A Misplaced Massacre: Struggling over the Memory of Sand by Ari Kelman

By Ari Kelman

Within the early morning of November 29, 1864, with the destiny of the Union nonetheless doubtful, a part of the 1st Colorado and the vast majority of the 3rd Colorado volunteer regiments, commanded via Colonel John Chivington, shocked 1000's of Cheyenne and Arapaho humans camped at the banks of Sand Creek in southeastern Colorado Territory. greater than one hundred fifty local american citizens have been slaughtered, nearly all of them girls, youngsters, and the aged, making it the most notorious situations of state-sponsored violence in U.S. background. A lost bloodbath examines the ways that generations of usa citizens have struggled to return to phrases with the which means of either the assault and its aftermath, such a lot publicly on the 2007 commencing of the Sand Creek bloodbath nationwide old Site.

This web site opened after a protracted and remarkably contentious making plans approach. local american citizens, Colorado ranchers, students, Park carrier staff, and politicians alternately argued and allied with each other round the query of no matter if the nation’s crimes, in addition to its achievements, may be memorialized. Ari Kelman finds the tales of these who lived throughout the atrocity, in addition to those that grappled with its troubling legacy, to bare how the intertwined histories of the conquest and colonization of the yankee West and the U.S. Civil struggle left enduring nationwide scars.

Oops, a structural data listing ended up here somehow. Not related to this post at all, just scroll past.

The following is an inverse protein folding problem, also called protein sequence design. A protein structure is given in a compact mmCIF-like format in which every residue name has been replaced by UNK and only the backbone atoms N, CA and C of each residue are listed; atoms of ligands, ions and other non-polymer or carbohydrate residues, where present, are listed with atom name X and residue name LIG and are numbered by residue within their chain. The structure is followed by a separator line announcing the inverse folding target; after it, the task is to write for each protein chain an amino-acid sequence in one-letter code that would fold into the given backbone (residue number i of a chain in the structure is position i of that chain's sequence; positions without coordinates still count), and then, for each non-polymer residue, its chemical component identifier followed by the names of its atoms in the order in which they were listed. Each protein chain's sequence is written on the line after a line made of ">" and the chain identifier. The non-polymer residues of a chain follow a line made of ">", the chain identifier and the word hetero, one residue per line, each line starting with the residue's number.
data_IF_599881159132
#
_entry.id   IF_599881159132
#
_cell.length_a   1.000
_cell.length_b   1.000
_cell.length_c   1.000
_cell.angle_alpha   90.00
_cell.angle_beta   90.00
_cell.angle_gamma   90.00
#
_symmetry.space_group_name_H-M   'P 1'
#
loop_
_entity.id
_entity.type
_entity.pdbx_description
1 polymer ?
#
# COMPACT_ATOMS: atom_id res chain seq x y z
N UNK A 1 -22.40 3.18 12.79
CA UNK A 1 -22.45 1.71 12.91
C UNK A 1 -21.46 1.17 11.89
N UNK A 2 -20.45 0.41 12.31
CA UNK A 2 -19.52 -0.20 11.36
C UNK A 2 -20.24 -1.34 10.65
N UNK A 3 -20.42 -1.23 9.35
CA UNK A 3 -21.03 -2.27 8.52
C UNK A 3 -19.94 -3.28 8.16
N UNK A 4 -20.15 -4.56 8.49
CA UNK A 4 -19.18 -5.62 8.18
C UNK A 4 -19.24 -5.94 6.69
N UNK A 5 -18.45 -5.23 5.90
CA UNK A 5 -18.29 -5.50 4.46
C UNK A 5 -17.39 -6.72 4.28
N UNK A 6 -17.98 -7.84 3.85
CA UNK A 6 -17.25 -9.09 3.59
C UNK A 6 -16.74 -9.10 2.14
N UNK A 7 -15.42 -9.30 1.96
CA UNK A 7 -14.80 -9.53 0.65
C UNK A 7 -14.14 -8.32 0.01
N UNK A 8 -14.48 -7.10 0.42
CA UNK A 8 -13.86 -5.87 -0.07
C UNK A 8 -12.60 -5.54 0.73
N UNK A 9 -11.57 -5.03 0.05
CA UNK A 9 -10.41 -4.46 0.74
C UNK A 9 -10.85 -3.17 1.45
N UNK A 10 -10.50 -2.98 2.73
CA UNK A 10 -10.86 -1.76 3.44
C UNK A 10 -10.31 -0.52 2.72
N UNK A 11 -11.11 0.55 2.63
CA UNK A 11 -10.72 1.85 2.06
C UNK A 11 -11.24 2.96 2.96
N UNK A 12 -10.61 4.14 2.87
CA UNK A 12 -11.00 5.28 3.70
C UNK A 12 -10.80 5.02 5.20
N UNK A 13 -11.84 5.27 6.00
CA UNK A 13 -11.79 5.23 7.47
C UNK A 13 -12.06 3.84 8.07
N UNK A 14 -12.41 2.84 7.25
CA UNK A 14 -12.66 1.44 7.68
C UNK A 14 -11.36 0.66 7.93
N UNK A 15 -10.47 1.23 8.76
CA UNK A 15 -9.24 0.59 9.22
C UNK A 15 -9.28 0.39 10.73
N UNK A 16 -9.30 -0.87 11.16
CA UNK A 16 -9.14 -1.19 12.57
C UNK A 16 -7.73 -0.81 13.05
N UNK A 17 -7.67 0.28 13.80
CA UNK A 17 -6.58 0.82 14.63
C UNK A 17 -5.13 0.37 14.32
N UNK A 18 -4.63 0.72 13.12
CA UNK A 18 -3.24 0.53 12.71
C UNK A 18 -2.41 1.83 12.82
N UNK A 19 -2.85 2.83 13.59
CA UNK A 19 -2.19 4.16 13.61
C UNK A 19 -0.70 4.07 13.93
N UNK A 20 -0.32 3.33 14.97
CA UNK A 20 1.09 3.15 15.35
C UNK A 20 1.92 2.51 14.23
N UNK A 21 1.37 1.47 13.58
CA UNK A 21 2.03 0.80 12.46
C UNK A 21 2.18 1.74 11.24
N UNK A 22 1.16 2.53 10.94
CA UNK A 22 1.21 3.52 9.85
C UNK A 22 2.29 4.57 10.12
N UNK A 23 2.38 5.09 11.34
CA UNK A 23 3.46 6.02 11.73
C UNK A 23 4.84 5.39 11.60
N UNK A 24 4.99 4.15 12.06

Combining painstaking learn with storytelling priceless of a unique, A lost bloodbath probes the intersection of historical past and reminiscence, laying naked the methods differing teams of american citizens come to understand a shared prior.

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Extra resources for A Misplaced Massacre: Struggling over the Memory of Sand Creek

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28 Chivington’s testimony, a regional document with national implications, emerged out of that silence. Before the Civil War, most observers a perfect mob 17 had assumed that Indians, crippled by inferior racial stock, would vanish when faced with white settlers. Events like Sand Creek clouded such visions. The transition from savagery to civilization would apparently be bloodier. Chivington, hinting that the federal officials investigating Sand Creek possessed effete eastern sensibilities misplaced in the rough-and-tumble West, explained that his troops had understood the real problem.

Remembered in that way, the Civil War occupied a sanctified place in the American imagination and served the interests of federal authorities. The conflict was a tragedy that consumed the lives of more than 600,000 men, but those deaths had not been in vain. Through shared sacrifice, the nation unshackled itself from the institution of slavery, redeeming itself in blood. Linking such transcendent recollections of a noble war fought in freedom’s name to the murder and dispossession of indigenous people, to racial animosities rather than to soaring rhetoric of egalitarianism, to ill-trained cavalrymen committing atrocities rather than to volunteer soldiers lionized in American culture for fighting for their country, risked sullying popular conceptions of the Civil War.

To answer her critics, Musgrave relied in her speech, as Brownback had in his, on a rhetoric of Christian redemption. But instead of apologizing for her own or her nation’s sins, she congratulated the audience (and herself) for mourning the dead: “We’re doing what good people do. 22 a m i s p l a c e d m a s s a c r e We’re remembering the wrongs. We’re regretting. ” She implied that penitents could shed the sins of history simply by visiting the memorial. 36 The past would not be laid to rest so easily.

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